Bringing Art Home: Bead Garland


While walking through the Robert Lehman Collection, a large circular gallery tucked away in the back of the Metropolitan Museum of Art, I stumbled upon a painting that caught my eye. The painting, a depiction of a goldsmith in his shop, dates back to 1449 and was attributed to the Netherlandish painter Petrus Christus. The Metropolitan Museum hails it as “one of the most famous masterpieces of Northern Renaissance art” and a shining illustration of a craftsman in his place of work. Despite this, I found my eye gliding over the three central figures of the image to the assortment of wares displayed on the goldsmith’s shelf.


Above image: A Goldsmith in His Shop, Possibly Saint Eligius, 1449, Petrus Christus. Oil on wood. From the Robert Lehman Collection, the Metropolitan Museum of Art.

The small collection of objects — bits of naturalia, precious metals and gems — looked positively festive amongst the warm hues of the painting. I was especially struck by the charming string of glass beads hung from one of the goldsmith’s shelves. Today’s Bringing Art Home is directly inspired by this string of beads: a holiday garland made from glazed ceramic beads. I’ve made all sorts of garlands — ones made of popcorn, cranberries or bits of tinsel — but it never occurred to me to use something as beautiful or luxurious as glass or ceramic. The results are both beautiful and incredibly easy to achieve. For full directions, continue after the jump! — Max

Materials

  • about 48 glass or ceramic beads, about 1–1.5 inches in diameter (We chose ceramic beads glazed in a turquoise and dark orange. We purchased ours at Bead Center in Manhattan.)
  • string or wire that’s small enough to fit through the holes on your chosen beads (We used a copper-colored thread from Bead Center.)
  • a beading needle

 


Instructions

1. Lay your materials on a table in front of you. If your beads are pre-attached on a string, cut them apart.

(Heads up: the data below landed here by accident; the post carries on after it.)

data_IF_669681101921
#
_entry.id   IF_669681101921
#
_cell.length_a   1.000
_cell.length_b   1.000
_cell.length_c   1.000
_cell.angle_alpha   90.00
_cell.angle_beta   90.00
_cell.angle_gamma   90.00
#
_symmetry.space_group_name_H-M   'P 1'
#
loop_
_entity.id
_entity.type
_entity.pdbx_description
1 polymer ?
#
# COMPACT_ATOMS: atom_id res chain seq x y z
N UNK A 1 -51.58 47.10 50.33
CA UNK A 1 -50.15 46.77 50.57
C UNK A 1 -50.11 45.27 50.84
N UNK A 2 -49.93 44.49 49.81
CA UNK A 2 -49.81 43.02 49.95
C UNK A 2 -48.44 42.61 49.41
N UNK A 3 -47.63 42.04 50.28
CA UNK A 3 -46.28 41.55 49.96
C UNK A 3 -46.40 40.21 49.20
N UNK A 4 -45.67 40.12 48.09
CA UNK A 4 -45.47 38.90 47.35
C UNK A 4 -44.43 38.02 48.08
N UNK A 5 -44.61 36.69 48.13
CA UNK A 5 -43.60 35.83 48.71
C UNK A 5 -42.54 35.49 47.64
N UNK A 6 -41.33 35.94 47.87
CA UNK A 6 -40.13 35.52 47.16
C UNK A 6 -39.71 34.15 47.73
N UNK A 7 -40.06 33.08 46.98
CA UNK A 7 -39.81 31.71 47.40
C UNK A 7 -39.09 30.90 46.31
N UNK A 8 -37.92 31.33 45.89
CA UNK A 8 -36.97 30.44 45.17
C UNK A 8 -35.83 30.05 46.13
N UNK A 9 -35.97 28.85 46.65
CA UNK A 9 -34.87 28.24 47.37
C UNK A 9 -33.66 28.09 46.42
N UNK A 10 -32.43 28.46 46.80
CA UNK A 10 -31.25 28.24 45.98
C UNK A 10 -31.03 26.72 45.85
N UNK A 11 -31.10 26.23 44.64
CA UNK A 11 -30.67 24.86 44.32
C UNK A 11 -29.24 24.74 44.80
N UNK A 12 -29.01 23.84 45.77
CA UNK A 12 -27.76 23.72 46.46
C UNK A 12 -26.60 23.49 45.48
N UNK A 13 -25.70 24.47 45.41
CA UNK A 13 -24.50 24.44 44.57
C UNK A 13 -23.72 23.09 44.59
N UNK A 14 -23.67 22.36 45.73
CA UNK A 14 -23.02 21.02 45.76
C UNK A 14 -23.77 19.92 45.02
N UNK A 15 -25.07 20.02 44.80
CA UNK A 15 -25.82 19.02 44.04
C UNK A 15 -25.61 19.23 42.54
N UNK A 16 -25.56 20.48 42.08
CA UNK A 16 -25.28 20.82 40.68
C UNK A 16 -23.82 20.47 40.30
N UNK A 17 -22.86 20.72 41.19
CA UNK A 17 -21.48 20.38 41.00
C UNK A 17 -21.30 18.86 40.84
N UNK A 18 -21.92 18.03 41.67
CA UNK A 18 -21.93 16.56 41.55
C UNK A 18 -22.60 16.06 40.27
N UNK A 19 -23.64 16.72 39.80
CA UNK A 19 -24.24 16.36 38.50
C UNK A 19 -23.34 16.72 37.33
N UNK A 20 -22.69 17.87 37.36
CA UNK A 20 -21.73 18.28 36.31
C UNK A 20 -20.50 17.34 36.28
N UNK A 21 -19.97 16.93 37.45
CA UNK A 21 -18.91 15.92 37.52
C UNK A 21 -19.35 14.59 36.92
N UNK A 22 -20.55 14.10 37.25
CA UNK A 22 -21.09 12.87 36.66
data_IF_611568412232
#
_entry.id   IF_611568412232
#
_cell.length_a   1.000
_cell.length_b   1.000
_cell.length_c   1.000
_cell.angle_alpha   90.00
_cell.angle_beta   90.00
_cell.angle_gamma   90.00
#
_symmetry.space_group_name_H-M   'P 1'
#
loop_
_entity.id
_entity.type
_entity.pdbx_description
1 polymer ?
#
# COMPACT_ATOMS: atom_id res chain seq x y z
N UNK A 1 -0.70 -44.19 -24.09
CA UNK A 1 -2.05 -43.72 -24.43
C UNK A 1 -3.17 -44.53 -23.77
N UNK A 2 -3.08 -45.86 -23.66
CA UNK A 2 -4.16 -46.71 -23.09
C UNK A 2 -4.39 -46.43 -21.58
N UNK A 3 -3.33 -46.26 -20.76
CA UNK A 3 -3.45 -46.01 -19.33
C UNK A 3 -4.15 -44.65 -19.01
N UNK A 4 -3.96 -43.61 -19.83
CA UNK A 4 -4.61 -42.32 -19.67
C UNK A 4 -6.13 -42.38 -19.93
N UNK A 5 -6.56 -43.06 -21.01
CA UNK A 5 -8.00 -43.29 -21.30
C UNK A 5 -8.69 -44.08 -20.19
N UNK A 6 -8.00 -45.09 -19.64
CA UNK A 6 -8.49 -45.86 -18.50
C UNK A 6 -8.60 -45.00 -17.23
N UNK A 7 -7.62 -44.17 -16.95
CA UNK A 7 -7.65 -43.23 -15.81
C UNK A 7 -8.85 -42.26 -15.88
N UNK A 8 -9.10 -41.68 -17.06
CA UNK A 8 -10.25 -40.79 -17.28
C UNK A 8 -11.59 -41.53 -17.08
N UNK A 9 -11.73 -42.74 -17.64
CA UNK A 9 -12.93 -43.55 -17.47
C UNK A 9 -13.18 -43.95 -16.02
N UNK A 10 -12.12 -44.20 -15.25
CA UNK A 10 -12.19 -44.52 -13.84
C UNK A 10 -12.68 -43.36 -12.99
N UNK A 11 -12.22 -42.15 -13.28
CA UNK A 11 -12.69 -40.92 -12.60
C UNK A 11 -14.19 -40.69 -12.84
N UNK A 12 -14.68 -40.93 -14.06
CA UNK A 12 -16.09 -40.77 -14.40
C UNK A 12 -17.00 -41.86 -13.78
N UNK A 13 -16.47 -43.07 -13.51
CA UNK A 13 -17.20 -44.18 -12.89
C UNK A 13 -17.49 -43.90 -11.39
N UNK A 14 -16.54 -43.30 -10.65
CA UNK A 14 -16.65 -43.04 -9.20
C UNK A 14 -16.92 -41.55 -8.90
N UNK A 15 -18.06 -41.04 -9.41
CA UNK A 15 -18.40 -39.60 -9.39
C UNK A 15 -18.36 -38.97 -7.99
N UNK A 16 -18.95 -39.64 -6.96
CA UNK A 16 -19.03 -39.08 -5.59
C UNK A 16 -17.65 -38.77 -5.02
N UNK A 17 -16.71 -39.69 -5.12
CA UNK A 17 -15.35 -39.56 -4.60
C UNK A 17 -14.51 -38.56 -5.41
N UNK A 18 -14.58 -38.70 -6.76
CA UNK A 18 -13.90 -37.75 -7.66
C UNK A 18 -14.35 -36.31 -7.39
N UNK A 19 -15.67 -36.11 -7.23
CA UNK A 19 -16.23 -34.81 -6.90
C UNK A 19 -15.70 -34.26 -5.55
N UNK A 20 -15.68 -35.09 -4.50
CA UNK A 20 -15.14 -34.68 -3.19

2. Thread about four inches of your string or wire through a beading needle. Allow to hang loose; tying a knot will prevent the string from passing neatly through your beads. If the string becomes unthreaded, simply rethread through the beading needle.

3. Thread your beads, alternating colors as you wish, onto your string.

4. Once you’ve added all your beads, knot a large loop onto the open end of your string.

5. Detach your string from its spool but cutting it with scissors. Add about four to six inches at the end to give the beads a bit of leeway. Knot a loop on this end, as well.

6. Hang that thing up! Note: When combined together, beads can be quite heavy. Be sure to handle with care and don’t hang on top of mirrors, glass or items that could break if the garland swings into it.

7. For an added touch (and to echo the curiosities depicted in the painting), we printed a few Albertus Seba images and tacked them to the wall behind the garland.

Karen

I LOVE LOVE LOVE this. So much classic inspiration in the backgrounds of all those paintings … so refreshing actually!

Kate English

I love this post! And this column! It’s not often you see Northern Renaissance paintings referenced on blogs:) Makes me want to start pouring over my art history books!

Haley Wulfman

This is one of my favorite paintings at the Met!! Did you notice the small round mirror in the bottom right corner? Mirrors like this were used in Bruges at the time to help shopkeepers see thieves approaching their stalls. That mirror reflects an image of two men (we can tell they are men by how they are dressed), holding a hawk. There is much reason to speculate that by painting these two men so close together, holding a hawk (a widely known symbol for homosexuality at the time), Petrus Christus was trying to invoke a comparison between a heterosexual couple (at the goldsmith’s shop), and a homosexual male couple (reflected in the mirrror). This comparison is complicated ever the more because the mirror in the bottom right, by its position facing out toward the viewer, is thus a reflection of the audience who sees the painting. If you look closely, you’ll also see that Petrus Christus painted a crack in that rounded mirror. Hmm…

So glad to see that you were inspired by this painting!

Lucas

Terrific post. Just took a diversionary stroll on the web to learn more about this beautiful, intriguing painting.

Beads, coral, “emerald” (curtain): Everything old is new again!

Paige

Wow, thanks for introducing me to this, and fascinating comments! Really delightful visually and intellectually.

Jamila S Tazewell

love this idea!!!! kinda reminds me of the Komboloi beads of Greece. When we visited Navplion last year we stumbled on this tiny museum filled with Komboloi beads – kind of like non religious prayer beads — – hanging all over the walls, everywhere. it was super inspiring. i even made a keychain collection inspired by them..

i wanna go make bead garlands to hang around my house now, over the windows especially!!! gorgeous!

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